I am using the package xpinyin for displaying pinyin, a Chinese phonetic script above Chinese characters. This seems to work well, but I want to change the font of the phonetic script. I found some code in the package documentation, although that one is Chinese only:

\xpinyinsetup{ratio=0.5, vsep=1em, multiple={\color{red}}, font=Liberation Sans}

The Chinese in the documentation is still too high level for me, so I simply guess this is what it does:

  1. make the pinyin hal the size of the main font
  2. vertical separation of 1em, pinyin is separated by 1em from the Chinese character below
  3. if there are multiple pinyins for one character (多音字) then the pinyin will be the most likely one and colored red
  4. use the font Liberation Sans

However, I don't know if you can simply leave a space between Liberation and Sans. The main problem is the following result:

vocals missing

(In this picture I used Arial because it's a short enough name to be readable.) So I thought: "This must be a font issue." I tried using the Liberation Sans font in Libre Office, to check whether it could display the missing vocals with tones. There it was able to display it without indicating a change of font, but I don't know if it hides this information and maybe the font really cannot dislay those vocals.

Also notice how somehow the font name was added into the phonetic script. This might be intentional, although it rather seems like a bug. I don't understand the documentation though.

How can I make xpinyin display correctly without having the font name in the phonetic script of the first character?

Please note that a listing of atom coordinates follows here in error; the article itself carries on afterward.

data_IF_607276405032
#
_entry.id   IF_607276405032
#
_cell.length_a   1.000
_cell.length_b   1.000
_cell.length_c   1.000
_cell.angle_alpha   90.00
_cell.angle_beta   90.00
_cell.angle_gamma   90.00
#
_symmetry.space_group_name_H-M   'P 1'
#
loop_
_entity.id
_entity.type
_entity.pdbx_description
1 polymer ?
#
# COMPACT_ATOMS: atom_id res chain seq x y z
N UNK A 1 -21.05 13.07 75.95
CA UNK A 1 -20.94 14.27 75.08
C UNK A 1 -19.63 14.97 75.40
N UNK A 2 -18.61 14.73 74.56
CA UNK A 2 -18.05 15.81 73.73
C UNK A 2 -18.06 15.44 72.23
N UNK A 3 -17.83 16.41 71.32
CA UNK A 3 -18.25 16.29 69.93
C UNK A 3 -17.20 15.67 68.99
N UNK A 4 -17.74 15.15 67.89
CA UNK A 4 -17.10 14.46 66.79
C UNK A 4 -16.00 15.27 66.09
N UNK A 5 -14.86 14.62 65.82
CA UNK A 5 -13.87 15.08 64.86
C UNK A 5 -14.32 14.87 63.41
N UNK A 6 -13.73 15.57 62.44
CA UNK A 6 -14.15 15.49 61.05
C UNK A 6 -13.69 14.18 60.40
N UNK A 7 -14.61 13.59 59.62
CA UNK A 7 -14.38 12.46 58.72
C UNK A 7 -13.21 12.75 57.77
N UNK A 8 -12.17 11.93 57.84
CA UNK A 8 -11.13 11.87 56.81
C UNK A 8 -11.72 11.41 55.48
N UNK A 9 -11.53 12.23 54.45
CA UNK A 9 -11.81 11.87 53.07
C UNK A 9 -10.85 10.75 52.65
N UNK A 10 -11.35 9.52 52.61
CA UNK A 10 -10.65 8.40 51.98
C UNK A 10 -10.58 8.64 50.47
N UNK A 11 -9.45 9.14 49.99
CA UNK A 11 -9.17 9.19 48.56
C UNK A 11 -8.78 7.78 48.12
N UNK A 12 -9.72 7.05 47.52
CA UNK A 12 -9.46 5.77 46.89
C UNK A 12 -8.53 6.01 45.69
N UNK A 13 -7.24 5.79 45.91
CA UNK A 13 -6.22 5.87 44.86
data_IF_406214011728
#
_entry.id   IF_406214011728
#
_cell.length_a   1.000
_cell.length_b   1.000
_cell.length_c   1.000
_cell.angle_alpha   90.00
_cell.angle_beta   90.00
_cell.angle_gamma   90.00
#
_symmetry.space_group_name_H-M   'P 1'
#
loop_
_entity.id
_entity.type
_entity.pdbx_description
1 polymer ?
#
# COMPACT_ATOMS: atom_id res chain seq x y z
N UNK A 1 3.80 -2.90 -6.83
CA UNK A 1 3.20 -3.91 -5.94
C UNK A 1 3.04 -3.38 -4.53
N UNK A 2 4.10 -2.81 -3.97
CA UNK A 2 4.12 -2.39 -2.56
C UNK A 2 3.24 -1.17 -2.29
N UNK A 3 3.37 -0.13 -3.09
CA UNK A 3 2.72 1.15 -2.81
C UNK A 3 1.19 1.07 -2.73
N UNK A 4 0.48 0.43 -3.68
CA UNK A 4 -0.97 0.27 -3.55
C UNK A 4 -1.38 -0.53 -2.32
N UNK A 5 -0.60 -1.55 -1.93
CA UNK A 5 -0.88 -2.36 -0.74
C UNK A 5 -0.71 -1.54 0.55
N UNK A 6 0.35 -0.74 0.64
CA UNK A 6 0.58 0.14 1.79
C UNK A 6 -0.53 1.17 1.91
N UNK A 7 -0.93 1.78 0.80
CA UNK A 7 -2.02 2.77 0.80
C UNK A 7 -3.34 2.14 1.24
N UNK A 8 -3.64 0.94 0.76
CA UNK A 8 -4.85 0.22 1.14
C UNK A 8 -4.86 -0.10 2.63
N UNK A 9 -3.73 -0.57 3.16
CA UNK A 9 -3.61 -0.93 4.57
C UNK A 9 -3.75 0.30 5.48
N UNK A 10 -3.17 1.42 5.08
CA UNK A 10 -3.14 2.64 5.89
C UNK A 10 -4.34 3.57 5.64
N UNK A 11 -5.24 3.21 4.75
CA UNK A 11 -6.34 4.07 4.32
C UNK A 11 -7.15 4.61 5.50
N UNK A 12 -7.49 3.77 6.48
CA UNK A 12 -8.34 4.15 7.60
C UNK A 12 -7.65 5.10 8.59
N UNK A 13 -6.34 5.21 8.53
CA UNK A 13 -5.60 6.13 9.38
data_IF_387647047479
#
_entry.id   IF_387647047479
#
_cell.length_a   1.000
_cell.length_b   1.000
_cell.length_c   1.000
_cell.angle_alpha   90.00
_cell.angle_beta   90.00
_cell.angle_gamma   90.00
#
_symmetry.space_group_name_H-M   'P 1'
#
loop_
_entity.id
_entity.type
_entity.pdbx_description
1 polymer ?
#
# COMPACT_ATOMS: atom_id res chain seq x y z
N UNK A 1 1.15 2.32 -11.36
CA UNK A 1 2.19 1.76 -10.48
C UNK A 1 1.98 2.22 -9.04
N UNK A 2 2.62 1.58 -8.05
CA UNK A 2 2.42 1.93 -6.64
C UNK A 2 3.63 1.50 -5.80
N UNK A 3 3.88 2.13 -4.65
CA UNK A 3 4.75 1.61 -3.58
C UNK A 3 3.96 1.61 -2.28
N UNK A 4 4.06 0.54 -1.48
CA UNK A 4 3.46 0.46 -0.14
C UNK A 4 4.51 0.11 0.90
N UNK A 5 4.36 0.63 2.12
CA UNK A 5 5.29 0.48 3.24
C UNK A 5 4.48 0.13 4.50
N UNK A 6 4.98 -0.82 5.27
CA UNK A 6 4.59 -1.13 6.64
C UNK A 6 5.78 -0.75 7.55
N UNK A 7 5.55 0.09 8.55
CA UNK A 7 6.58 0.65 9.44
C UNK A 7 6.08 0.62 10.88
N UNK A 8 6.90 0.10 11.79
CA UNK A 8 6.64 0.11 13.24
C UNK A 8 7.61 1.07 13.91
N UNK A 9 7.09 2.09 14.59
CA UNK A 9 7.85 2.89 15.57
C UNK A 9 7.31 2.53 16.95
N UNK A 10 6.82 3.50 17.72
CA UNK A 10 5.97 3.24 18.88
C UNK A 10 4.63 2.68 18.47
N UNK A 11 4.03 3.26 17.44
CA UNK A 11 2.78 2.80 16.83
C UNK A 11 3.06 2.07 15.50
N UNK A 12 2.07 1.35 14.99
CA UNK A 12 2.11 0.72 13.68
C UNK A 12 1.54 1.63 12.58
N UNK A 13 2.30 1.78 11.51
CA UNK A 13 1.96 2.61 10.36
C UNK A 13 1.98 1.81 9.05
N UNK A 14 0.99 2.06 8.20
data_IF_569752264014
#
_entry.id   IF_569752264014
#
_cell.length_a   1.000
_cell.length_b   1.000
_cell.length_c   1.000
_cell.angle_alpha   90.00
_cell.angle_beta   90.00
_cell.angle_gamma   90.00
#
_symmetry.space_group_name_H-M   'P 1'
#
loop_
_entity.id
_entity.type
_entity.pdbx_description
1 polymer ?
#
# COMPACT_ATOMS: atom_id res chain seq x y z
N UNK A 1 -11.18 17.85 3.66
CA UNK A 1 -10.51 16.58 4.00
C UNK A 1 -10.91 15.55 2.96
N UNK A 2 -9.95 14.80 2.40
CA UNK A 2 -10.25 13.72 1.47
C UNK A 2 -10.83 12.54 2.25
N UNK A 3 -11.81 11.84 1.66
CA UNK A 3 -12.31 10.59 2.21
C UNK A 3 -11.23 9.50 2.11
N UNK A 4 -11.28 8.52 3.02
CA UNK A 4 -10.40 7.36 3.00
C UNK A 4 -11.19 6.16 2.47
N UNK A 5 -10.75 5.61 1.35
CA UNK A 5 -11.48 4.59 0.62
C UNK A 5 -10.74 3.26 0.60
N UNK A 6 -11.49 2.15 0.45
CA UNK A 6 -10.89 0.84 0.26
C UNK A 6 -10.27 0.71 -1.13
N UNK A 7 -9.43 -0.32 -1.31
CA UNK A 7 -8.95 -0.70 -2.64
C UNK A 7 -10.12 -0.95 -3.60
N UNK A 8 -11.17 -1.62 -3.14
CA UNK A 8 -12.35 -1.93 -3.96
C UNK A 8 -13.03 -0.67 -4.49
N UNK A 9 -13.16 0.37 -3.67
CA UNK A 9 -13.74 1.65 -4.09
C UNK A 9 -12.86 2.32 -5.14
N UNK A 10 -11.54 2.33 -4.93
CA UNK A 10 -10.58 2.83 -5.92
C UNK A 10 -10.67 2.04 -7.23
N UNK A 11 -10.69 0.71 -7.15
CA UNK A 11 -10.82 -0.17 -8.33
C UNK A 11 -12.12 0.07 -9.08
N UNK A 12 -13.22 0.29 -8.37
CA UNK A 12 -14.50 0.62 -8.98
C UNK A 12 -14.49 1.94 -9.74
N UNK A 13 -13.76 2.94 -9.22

Here some example code:

\documentclass[10pt, a4paper, parskip=full]{article} % twoside can be added if two sided margin layout is desired
\usepackage[a4paper,vmargin={30mm, 20mm},hmargin={30mm, 25mm},includeheadfoot]{geometry}

\xpinyinsetup{ratio=0.5, vsep=1em, multiple={\color{red}}, font=Liberation Sans}

\setCJKmainfont[]{WenQuanYi Micro Hei}

\defaultfontfeatures{Mapping=tex-text, Scale=MatchLowercase} % what does this do? -- influences how quotes are rendered
\setmainfont[Scale=1]{Open Sans}
\setmonofont{Liberation Mono}

\usepackage[english, ngerman]{babel}




1 Answer 1


I found a workaround and maybe this can be seen as a solution:

\xpinyinsetup{ratio={.7}, hsep={.5em plus .1em}, vsep={1.1em}, multiple={\color{red}}}

% redefine the pinyinscope environment, so that it uses a font which can display all pinyin syllables and vocals with diacritics
{\setmainfont{DejaVu Sans}\begin{pinyinscope}}%
{\end{pinyinscope}\setmainfont{Open Sans}}

This changes the font to a font, which can display all the diacritics of pinyin, whenever the environment pinyinscopeboxed begins and changes it back to another font, whenever the environment ends. The specific font one would have to configure as desired and it could probably be improved by somehow using a variable to contain the main font before changing it and then use that variable to switch back, but I don't know how to do that yet. I'd be grateful for suggestions on how to do that, or how to improve the solution in general.

This also avoids the buggy behavior, which causes the font name to be displayed in the rubies, because it doesn't use the font option of xpinyin.


Qing Lee told me about a proper way of doing this.

Don't renew the environment, but instead you can do the following, if you use the fontspec package:

\newfontfamily{\DVS}{DejaVu Sans}
\xpinyinsetup{ratio={.7}, hsep={.5em plus .1em}, vsep={1.1em}, multiple={\color{red}}, pysep={.2em}, font=\DVS}

(Other values than the font= are just for giving an example.)

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